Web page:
Ban sale of single stick cigarette, make tobacco products expensive — VALD to governmentACTA
The Vision for Alternative Development (VALD) has reiterated its call to government of Ghana to ban the sale of single-stick cigarette in the country.
It wants government to also make tobacco products very expensive to curb its usage.
According to Mr. Labram Musah who is Executive Director at VALD, the sale of cigarette in single stick in a way promotes its use especially when it means even the poorest Ghanaian can make a purchase with as little as GHS0.20p.
Lamenting how the players of the tobacco industry are taking advantage to make money at the expanse of the health hazards, the VALD director stresses that it is about time government makes it difficult for persons to get their hands on the products.
“The government through the establishment of an Inter-agency Coordinating Committee or under the chairmanship of the Minister of Health must prioritize surveillance and monitoring of the activities of the tobacco industry in the country to inform evidence-based policymaking. In light of the evidence gathered in this report, it appears there is a clear low commitment and understanding of the TC laws which to a large extent benefits the tobacco industry.
“For instance, the continuous sale of tobacco in single sticks despite a ban on such, the influx of illicit tobacco products in the market, the ‘Duty-Free’ tobacco products at the country’s ports, among others, all amounts to huge benefits and incentives to the tobacco industry while the country loses huge sums of revenue,” Mr. Labram Musah said to argue his point.
The VALD director hammered on this during the launch of the Ghana 2021 Tobacco Industry Interference Index Report.
The Vision for Alternative Development with the support and partnership of the Global Centre for Good Governance in Tobacco Control (GGTC) and the Africa Tobacco Control Alliance (ATCA) has come out with the report to inspire change.
The report presents findings of the tobacco industry attempts and interference in government efforts to develop tobacco control policies, strengthen measures to control tobacco use and overall implementation of the WHO FCTC and its protocols.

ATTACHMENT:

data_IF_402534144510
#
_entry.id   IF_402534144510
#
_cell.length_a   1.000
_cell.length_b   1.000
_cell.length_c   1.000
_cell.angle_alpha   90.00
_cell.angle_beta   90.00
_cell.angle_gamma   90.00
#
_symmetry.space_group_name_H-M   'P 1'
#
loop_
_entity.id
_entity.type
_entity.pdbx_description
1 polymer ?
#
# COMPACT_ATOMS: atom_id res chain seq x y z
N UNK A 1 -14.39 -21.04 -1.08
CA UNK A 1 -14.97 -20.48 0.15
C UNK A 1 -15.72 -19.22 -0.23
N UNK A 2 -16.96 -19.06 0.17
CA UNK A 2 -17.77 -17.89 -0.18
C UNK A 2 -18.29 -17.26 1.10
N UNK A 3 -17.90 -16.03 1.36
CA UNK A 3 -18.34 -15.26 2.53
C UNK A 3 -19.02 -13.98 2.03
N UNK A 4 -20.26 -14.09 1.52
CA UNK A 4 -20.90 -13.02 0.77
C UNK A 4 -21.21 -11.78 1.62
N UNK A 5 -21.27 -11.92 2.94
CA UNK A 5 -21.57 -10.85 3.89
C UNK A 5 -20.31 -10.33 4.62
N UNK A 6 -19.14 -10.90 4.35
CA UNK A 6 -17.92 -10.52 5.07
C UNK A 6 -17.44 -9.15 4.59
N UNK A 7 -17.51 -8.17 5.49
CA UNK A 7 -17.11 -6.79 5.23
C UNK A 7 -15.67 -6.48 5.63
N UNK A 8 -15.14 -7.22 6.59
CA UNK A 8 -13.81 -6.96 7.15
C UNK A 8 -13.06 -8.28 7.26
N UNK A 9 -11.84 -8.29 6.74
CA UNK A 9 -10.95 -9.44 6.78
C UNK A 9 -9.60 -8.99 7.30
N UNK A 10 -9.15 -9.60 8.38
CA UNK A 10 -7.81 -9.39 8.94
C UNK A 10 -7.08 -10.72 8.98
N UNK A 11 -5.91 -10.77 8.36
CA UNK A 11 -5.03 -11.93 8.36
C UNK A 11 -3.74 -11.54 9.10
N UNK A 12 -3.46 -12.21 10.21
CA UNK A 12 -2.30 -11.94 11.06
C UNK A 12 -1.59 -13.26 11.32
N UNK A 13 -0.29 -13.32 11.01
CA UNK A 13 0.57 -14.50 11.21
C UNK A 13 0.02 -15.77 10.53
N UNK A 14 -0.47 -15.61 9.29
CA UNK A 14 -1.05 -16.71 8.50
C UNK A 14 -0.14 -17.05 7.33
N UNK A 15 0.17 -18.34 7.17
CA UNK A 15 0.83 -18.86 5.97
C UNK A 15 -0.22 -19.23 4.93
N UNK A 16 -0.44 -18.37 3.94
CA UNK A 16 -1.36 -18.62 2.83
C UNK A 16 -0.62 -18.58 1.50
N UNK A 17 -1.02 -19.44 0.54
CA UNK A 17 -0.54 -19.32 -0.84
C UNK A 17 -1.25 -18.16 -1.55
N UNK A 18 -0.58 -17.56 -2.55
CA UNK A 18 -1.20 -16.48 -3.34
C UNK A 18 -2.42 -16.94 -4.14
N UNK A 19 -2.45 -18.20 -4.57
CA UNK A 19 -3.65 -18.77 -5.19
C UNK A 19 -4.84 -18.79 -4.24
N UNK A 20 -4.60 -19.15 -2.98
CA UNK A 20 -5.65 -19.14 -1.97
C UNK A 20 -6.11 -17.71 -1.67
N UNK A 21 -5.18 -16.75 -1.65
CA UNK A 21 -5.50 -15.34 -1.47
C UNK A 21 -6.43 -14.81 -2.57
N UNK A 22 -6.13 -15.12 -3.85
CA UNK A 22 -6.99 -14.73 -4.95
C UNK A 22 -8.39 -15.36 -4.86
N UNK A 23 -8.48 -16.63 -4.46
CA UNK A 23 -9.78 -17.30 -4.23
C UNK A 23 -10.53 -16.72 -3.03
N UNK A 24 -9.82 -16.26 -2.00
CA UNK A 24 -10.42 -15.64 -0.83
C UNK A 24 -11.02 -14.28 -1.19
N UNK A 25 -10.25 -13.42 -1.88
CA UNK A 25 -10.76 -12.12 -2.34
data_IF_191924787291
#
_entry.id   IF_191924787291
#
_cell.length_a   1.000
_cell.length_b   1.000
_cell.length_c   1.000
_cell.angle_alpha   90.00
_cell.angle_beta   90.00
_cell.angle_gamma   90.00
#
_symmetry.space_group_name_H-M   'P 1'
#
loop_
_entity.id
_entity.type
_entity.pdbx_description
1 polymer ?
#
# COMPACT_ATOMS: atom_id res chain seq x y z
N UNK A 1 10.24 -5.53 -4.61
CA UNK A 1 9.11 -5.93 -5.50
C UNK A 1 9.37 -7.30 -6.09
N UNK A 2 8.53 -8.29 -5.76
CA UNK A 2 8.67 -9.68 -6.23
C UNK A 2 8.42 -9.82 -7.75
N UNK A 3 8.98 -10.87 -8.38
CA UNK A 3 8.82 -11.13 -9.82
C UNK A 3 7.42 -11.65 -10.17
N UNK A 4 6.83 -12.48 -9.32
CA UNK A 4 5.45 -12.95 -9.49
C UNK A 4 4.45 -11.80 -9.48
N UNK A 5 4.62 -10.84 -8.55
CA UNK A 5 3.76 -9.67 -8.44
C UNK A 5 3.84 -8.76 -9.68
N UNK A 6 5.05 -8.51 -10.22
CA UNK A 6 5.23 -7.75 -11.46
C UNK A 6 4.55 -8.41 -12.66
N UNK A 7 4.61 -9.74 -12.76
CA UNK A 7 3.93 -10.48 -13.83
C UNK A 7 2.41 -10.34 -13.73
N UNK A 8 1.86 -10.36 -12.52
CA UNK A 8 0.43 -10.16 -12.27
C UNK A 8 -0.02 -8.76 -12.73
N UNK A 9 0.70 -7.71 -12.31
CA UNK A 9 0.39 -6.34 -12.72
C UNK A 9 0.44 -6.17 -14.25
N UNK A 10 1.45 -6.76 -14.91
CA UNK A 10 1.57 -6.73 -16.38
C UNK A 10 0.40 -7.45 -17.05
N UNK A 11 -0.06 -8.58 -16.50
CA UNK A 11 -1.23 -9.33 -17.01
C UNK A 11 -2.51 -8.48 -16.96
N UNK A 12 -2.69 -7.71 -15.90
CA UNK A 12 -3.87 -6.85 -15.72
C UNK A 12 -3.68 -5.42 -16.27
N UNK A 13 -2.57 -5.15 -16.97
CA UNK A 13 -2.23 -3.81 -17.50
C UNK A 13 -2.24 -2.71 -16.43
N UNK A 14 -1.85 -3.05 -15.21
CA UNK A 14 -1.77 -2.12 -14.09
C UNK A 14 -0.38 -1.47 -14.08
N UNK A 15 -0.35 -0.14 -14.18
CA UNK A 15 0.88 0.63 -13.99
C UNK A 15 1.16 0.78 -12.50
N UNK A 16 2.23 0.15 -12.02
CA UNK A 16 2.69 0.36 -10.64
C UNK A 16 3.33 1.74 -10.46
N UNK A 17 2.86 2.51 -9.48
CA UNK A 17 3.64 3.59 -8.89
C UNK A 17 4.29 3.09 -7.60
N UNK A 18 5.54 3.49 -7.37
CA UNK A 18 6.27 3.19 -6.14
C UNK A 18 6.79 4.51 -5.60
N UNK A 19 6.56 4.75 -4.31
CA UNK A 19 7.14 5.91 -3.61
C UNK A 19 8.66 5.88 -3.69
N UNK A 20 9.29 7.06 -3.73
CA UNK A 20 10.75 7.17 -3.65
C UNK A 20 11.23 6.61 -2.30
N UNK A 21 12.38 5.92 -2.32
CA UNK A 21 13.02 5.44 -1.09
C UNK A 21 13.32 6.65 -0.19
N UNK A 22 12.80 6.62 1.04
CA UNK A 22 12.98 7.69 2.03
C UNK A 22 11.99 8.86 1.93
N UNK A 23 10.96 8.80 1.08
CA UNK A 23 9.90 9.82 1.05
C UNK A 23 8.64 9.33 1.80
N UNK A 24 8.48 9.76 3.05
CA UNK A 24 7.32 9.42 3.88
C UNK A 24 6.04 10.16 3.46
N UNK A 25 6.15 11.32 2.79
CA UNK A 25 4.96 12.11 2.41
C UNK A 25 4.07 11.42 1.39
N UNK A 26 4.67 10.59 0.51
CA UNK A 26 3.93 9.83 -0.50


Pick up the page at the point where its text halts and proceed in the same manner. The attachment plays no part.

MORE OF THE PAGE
The Ghana report is expected to form part of the Global Tobacco Industry Interference Index aimed at documenting how public health policies are protected from the industry’s subversive efforts, and how the government have pushed back against this influence.
Currently, the government’s weak approaches to policy adherence have provided some leniency and boost to the tobacco industry in Ghana.
In addition to the duty-free arrangements at the country’s ports that permit government officials and diplomats to carry tobacco products, without paying any duty, there is also the weak capacity of tax and customs agencies to fight the illicit trade of tobacco in Ghana which has played to the advantage of the tobacco industry.
As parts of the recommendations in the report, VALD wants the government to work with CSOs and other stakeholders to develop a code of conduct to guide the conducts of all public officials, to restrict or ban government agencies and officials from receiving any form of support from the tobacco industry and make known their engagements and interactions with the Tobacco Industry.
VALD also wants the government to mandate the Ministry of Finance to regularly review the price of tobacco products and propose appropriate measures to effectively regulate the affordability and access to tobacco products.
The advocacy organisation recommends that the government also adopts a Specific Tax regime to replace the current Ad-valorem tax regime for tobacco products – the current price at which tobacco is sold is unjustifiably too low even when sold in packs [GHS2 for a pack containing 10 sticks].